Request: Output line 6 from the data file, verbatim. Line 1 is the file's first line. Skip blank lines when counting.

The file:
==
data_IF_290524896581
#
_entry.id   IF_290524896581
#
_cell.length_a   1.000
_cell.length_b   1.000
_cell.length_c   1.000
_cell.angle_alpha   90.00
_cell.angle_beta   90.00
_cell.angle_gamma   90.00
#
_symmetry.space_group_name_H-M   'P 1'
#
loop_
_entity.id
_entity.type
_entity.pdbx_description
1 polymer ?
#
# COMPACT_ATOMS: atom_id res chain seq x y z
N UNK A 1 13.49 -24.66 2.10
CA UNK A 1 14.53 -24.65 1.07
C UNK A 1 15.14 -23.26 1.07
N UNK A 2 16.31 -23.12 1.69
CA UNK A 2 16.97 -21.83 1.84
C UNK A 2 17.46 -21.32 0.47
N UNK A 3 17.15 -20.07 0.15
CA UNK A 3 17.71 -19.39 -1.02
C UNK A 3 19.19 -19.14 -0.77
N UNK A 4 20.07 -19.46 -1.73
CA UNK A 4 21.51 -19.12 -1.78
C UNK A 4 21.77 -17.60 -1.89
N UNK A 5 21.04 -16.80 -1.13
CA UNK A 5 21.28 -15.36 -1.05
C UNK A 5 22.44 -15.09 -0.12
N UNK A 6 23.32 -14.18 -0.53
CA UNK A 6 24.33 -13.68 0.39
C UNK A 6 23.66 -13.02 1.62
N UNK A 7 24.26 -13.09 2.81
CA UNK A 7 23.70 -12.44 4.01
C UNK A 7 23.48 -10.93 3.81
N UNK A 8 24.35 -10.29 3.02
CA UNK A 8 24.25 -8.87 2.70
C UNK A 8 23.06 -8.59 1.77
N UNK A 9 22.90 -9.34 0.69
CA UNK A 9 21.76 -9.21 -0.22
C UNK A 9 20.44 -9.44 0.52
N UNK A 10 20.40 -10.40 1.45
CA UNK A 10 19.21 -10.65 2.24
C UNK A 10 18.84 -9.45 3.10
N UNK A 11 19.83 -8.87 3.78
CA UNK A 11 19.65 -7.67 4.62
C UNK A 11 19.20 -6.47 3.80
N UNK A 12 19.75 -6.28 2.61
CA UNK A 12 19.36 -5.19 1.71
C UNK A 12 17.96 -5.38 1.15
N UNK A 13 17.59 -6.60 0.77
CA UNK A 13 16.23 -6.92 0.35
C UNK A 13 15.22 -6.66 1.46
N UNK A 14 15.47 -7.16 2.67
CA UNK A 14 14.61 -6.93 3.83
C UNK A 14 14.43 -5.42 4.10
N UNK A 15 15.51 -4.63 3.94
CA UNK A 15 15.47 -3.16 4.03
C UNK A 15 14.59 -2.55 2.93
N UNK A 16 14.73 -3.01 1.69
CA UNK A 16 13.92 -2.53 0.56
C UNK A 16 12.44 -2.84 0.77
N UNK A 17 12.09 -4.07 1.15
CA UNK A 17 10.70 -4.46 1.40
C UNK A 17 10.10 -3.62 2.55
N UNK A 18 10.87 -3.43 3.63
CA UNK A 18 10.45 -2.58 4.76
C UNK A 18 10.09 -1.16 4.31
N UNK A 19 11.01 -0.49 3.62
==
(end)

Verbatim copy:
_cell.length_b   1.000